Maine’s top state judges could decide the outcome of a nearly 5-year-old federal court battle between the city of South Portland and the Portland Pipe Line Corp.

The 1st U.S. Circuit Court of Appeals in Boston has asked the seven-member Maine Supreme Judicial Court to determine whether the city’s so-called Clear Skies Ordinance conflicts with state law.

It’s the latest twist in a long-running lawsuit that has cost the city more than $2.4 million in legal fees and drawn at least $173,603 in donations to its Clear Skies Legal Defense Fund.

The pipeline company filed a federal lawsuit in February 2015 challenging the ordinance, which effectively blocked the company from reversing the flow of its now-defunct pipeline from South Portland to Montreal and transporting crude oil from western Canada to its shipping terminals in Portland Harbor.

The South Portland City Council passed the ordinance in July 2014, anticipating a potential threat to local air quality if the company were allowed to load crude oil into tankers. The local action also was fueled by a global effort to limit Canada’s production of tar sands crude, which environmentalists say accelerates climate change.

The pipeline company contends that the ordinance is pre-empted by state and federal law, violates the Commerce Clause of the Constitution, and adversely impacts national and international oil trade. The constitutional clause gives Congress the power to regulate interstate and foreign trade.


In an order issued Friday, the three-member federal appeals court asked the Maine Law Court to determine whether the Clear Skies Ordinance violates the licensing authority of the Maine Department of Environmental Protection over petroleum facilities operating in coastal areas.

Under the state’s Coastal Conveyance Act, the Maine DEP issues licenses for petroleum companies operating where they pose a potential hazard to public and private recreation, fishing, lobstering and other marine life used for food and other commercial activities.

Lawyers for the pipeline company have argued that its operating license from the DEP is an “order” under state law that cannot be superseded by a municipal ordinance. Lawyers representing the city and the state have argued that the DEP license isn’t meant to pre-empt the city’s home-rule authority on zoning issues pertaining to the health and welfare of the municipality.

“We respectfully ask the Law Court to consider … whether interpreting ‘order’ to include MDEP licenses infringes upon ‘home rule’ authority reserved for the state’s municipalities,” the federal judges wrote in their order.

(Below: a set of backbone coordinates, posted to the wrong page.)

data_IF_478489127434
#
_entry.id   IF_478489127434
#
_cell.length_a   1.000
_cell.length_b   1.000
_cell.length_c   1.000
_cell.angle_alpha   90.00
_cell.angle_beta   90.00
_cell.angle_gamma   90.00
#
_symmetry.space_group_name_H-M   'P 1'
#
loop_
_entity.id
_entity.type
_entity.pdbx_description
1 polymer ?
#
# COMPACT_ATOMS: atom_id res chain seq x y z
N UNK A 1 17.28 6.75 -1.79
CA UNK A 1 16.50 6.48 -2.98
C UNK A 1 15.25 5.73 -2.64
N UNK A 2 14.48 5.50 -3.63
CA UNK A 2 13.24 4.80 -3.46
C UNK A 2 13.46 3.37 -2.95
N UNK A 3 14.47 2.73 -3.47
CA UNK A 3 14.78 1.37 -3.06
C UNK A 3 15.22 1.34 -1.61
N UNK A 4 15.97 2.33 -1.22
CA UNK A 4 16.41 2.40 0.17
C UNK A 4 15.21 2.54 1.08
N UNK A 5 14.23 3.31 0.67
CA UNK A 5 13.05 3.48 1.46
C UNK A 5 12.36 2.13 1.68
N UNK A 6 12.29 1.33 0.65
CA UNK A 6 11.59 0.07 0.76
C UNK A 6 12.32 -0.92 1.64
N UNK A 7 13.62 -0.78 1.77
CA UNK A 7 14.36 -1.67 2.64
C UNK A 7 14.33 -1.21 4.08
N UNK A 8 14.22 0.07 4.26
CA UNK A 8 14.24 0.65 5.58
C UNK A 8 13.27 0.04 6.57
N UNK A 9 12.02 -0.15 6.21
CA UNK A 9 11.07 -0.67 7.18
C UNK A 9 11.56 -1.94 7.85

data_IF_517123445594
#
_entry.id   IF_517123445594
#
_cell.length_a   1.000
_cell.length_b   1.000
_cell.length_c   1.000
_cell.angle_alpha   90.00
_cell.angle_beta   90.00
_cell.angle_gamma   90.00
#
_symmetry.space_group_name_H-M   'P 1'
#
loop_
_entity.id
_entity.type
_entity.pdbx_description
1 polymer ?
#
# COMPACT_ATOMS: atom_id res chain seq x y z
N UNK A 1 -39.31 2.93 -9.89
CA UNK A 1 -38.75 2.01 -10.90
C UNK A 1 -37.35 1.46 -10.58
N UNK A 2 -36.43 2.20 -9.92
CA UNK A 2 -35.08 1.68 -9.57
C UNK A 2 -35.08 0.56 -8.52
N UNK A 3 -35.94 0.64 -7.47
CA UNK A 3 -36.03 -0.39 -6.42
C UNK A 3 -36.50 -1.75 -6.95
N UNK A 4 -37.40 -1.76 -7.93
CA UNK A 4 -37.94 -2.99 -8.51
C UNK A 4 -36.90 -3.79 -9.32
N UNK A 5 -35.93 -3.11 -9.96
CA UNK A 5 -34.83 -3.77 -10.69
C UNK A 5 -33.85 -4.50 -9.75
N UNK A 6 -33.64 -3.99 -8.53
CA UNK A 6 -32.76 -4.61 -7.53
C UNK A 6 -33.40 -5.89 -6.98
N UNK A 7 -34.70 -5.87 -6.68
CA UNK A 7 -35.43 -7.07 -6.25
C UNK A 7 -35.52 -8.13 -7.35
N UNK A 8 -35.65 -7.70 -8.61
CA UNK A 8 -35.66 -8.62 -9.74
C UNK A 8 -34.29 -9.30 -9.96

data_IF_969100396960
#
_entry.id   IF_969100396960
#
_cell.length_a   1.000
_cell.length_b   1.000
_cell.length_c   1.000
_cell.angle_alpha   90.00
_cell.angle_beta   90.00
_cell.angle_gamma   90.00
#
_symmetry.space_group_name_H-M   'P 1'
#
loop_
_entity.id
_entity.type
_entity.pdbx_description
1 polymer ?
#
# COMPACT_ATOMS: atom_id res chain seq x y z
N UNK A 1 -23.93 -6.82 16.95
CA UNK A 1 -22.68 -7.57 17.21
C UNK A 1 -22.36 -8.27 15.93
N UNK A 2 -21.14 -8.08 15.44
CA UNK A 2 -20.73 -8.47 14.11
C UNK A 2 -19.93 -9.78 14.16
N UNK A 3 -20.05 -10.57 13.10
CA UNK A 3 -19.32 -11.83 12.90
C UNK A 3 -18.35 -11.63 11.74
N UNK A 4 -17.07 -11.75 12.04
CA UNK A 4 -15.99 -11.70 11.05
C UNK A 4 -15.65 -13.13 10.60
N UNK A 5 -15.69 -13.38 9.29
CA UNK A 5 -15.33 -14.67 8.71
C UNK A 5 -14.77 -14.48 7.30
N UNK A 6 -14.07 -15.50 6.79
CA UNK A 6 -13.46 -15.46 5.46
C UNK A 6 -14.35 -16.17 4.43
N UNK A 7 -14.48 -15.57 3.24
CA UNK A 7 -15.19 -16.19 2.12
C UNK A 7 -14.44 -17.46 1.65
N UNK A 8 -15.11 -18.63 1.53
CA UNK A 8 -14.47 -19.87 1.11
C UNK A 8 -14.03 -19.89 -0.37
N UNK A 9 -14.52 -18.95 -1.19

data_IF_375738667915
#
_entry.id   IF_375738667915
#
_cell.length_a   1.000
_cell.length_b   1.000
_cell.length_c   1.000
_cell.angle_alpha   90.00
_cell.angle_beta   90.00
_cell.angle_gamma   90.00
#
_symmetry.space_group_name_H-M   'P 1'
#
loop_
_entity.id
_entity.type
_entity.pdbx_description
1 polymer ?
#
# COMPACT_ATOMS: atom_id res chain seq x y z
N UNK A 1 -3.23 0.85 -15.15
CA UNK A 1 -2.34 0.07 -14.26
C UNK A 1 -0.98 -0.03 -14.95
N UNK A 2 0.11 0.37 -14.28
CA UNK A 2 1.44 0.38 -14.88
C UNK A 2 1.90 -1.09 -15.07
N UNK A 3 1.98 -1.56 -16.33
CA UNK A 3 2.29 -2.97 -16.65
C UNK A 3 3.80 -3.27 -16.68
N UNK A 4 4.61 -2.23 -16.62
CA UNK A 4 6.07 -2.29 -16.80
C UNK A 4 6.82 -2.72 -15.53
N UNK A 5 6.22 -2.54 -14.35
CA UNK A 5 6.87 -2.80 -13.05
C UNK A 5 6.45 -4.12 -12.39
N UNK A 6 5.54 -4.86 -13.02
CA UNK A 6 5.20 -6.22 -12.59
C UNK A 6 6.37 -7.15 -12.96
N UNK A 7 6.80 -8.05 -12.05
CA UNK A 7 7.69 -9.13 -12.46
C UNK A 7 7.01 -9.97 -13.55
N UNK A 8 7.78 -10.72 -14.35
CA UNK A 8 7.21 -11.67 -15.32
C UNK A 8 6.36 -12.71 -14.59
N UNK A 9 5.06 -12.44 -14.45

If the state court determines that the Clear Skies Ordinance violates state law, the ordinance would be struck down, the work of the federal appeals court would be finished and the city would have no recourse to appeal the decision. If the state court upholds the ordinance, the federal appeals court would then have to decide the lawsuit’s constitutional issues.

“We sidestep the federal quagmire for the moment,” the federal judges wrote, referring to well-established court doctrine to avoid deciding constitutional issues.


City Manager Scott Morelli issued a written statement Wednesday from the city’s attorneys: “The city looks forward to presenting its arguments to the court and anticipates that the court will agree with the city that the Clear Skies Ordinance was an appropriate exercise of local authority.”

It could be six months to a year before the Maine Law Court issues a decision, after requesting written briefs and responses, and possibly oral arguments, from attorneys for both sides.

Attorneys for the pipeline company didn’t respond to calls or emails requesting comment Wednesday and a spokesman for the company said it would have no comment.

The South Portland Planning Board approved a proposal to reverse the pipeline’s flow in 2009, when the city planner indicated in an email to a company representative that he had “no concerns” with the plan. The board extended the approval through 2012, but the company never started the project and by 2013 it was assuring the public there was no active plan to reverse the pipeline’s flow.

The pipeline has since largely ceased transporting oil to refineries in Montreal due to lack of demand for foreign crude.

The ordinance effectively prohibits the company from reviving its plan to reverse the flow so it can be used to export oil from Canada.

Legal costs related to the city’s Clear Skies defense date to July 2019. The city was unable to provide more recent totals on Wednesday.

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